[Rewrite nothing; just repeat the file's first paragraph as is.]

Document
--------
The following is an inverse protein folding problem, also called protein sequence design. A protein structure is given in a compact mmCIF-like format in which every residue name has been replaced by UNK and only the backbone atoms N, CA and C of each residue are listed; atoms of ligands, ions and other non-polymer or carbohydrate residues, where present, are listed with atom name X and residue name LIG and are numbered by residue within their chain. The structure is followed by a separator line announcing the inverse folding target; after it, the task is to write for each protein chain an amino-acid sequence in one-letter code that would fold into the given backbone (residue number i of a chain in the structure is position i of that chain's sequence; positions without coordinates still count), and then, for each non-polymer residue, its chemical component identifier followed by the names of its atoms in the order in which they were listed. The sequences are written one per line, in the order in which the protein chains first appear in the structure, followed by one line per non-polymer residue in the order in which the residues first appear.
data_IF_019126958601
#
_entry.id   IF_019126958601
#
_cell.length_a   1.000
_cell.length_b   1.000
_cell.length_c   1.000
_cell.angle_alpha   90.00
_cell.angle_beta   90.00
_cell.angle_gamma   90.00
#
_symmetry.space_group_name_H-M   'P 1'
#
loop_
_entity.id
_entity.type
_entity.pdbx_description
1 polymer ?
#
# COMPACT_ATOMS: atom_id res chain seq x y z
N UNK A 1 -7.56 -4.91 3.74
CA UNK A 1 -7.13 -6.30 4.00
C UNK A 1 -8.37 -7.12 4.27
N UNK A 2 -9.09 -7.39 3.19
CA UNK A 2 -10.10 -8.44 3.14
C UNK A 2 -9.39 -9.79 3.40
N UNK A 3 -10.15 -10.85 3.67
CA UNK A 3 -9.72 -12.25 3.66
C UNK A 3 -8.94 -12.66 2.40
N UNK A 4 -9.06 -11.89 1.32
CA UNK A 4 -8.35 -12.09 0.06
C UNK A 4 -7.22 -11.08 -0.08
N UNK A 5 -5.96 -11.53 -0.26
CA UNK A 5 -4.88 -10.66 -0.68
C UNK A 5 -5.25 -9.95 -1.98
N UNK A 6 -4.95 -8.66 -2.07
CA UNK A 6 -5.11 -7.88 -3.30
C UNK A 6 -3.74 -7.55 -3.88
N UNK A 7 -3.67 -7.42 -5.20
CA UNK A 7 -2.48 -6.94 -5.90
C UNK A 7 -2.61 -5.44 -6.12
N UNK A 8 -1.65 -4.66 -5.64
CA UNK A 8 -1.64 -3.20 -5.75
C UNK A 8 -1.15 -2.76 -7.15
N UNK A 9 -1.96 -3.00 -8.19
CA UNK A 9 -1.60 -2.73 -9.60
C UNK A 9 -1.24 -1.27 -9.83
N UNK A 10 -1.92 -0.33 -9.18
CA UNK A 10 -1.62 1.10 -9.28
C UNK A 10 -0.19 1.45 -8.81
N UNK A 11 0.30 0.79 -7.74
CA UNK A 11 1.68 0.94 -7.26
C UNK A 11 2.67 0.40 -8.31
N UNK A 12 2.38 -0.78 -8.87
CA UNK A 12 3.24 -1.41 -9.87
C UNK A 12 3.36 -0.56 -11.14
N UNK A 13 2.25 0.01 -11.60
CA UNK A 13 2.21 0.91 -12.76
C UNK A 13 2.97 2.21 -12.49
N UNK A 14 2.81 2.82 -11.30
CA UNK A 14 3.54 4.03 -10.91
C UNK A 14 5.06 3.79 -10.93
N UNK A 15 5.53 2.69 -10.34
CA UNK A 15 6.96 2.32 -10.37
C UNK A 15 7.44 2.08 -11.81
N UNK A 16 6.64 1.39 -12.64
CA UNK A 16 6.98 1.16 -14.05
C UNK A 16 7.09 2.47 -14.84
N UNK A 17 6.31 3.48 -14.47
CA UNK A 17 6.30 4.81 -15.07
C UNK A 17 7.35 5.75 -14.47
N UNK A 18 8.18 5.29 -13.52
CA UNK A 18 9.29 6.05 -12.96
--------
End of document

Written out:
The following is an inverse protein folding problem, also called protein sequence design. A protein structure is given in a compact mmCIF-like format in which every residue name has been replaced by UNK and only the backbone atoms N, CA and C of each residue are listed; atoms of ligands, ions and other non-polymer or carbohydrate residues, where present, are listed with atom name X and residue name LIG and are numbered by residue within their chain. The structure is followed by a separator line announcing the inverse folding target; after it, the task is to write for each protein chain an amino-acid sequence in one-letter code that would fold into the given backbone (residue number i of a chain in the structure is position i of that chain's sequence; positions without coordinates still count), and then, for each non-polymer residue, its chemical component identifier followed by the names of its atoms in the order in which they were listed. The sequences are written one per line, in the order in which the protein chains first appear in the structure, followed by one line per non-polymer residue in the order in which the residues first appear.